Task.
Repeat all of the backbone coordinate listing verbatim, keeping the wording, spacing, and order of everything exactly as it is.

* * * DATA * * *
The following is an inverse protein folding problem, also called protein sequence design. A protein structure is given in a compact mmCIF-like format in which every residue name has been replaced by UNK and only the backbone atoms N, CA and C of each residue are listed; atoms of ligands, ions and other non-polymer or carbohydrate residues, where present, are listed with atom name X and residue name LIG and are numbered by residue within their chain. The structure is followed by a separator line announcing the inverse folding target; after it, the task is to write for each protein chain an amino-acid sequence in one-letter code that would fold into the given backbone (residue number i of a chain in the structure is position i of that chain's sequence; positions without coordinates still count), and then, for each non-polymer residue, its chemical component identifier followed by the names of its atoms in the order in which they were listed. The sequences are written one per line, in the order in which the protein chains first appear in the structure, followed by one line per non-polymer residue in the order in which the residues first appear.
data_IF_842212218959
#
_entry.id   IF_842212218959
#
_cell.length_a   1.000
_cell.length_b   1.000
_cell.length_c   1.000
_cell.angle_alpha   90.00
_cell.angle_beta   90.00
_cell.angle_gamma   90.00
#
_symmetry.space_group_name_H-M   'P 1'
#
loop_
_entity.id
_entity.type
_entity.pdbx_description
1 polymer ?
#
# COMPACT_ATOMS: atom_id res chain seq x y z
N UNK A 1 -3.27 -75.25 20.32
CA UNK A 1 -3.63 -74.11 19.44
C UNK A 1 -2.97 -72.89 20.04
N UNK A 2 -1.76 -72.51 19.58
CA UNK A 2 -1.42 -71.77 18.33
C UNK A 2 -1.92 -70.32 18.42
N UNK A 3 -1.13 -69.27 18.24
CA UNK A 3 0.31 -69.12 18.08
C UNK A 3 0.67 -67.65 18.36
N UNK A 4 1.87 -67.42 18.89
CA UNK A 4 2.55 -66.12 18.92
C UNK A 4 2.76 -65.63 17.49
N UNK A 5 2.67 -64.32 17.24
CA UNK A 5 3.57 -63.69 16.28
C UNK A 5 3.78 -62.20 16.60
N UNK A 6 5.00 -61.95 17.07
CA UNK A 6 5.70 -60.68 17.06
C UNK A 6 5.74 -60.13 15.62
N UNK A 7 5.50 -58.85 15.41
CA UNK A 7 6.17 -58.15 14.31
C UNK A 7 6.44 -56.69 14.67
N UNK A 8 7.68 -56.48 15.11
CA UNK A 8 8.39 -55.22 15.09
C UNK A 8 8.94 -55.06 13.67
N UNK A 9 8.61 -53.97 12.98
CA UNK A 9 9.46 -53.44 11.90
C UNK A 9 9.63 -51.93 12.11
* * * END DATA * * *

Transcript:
The following is an inverse protein folding problem, also called protein sequence design. A protein structure is given in a compact mmCIF-like format in which every residue name has been replaced by UNK and only the backbone atoms N, CA and C of each residue are listed; atoms of ligands, ions and other non-polymer or carbohydrate residues, where present, are listed with atom name X and residue name LIG and are numbered by residue within their chain. The structure is followed by a separator line announcing the inverse folding target; after it, the task is to write for each protein chain an amino-acid sequence in one-letter code that would fold into the given backbone (residue number i of a chain in the structure is position i of that chain's sequence; positions without coordinates still count), and then, for each non-polymer residue, its chemical component identifier followed by the names of its atoms in the order in which they were listed. The sequences are written one per line, in the order in which the protein chains first appear in the structure, followed by one line per non-polymer residue in the order in which the residues first appear.
data_IF_842212218959
#
_entry.id   IF_842212218959
#
_cell.length_a   1.000
_cell.length_b   1.000
_cell.length_c   1.000
_cell.angle_alpha   90.00
_cell.angle_beta   90.00
_cell.angle_gamma   90.00
#
_symmetry.space_group_name_H-M   'P 1'
#
loop_
_entity.id
_entity.type
_entity.pdbx_description
1 polymer ?
#
# COMPACT_ATOMS: atom_id res chain seq x y z
N UNK A 1 -3.27 -75.25 20.32
CA UNK A 1 -3.63 -74.11 19.44
C UNK A 1 -2.97 -72.89 20.04
N UNK A 2 -1.76 -72.51 19.58
CA UNK A 2 -1.42 -71.77 18.33
C UNK A 2 -1.92 -70.32 18.42
N UNK A 3 -1.13 -69.27 18.24
CA UNK A 3 0.31 -69.12 18.08
C UNK A 3 0.67 -67.65 18.36
N UNK A 4 1.87 -67.42 18.89
CA UNK A 4 2.55 -66.12 18.92
C UNK A 4 2.76 -65.63 17.49
N UNK A 5 2.67 -64.32 17.24
CA UNK A 5 3.57 -63.69 16.28
C UNK A 5 3.78 -62.20 16.60
N UNK A 6 5.00 -61.95 17.07
CA UNK A 6 5.70 -60.68 17.06
C UNK A 6 5.74 -60.13 15.62
N UNK A 7 5.50 -58.85 15.41
CA UNK A 7 6.17 -58.15 14.31
C UNK A 7 6.44 -56.69 14.67
N UNK A 8 7.68 -56.48 15.11
CA UNK A 8 8.39 -55.22 15.09
C UNK A 8 8.94 -55.06 13.67
N UNK A 9 8.61 -53.97 12.98
CA UNK A 9 9.46 -53.44 11.90
C UNK A 9 9.63 -51.93 12.11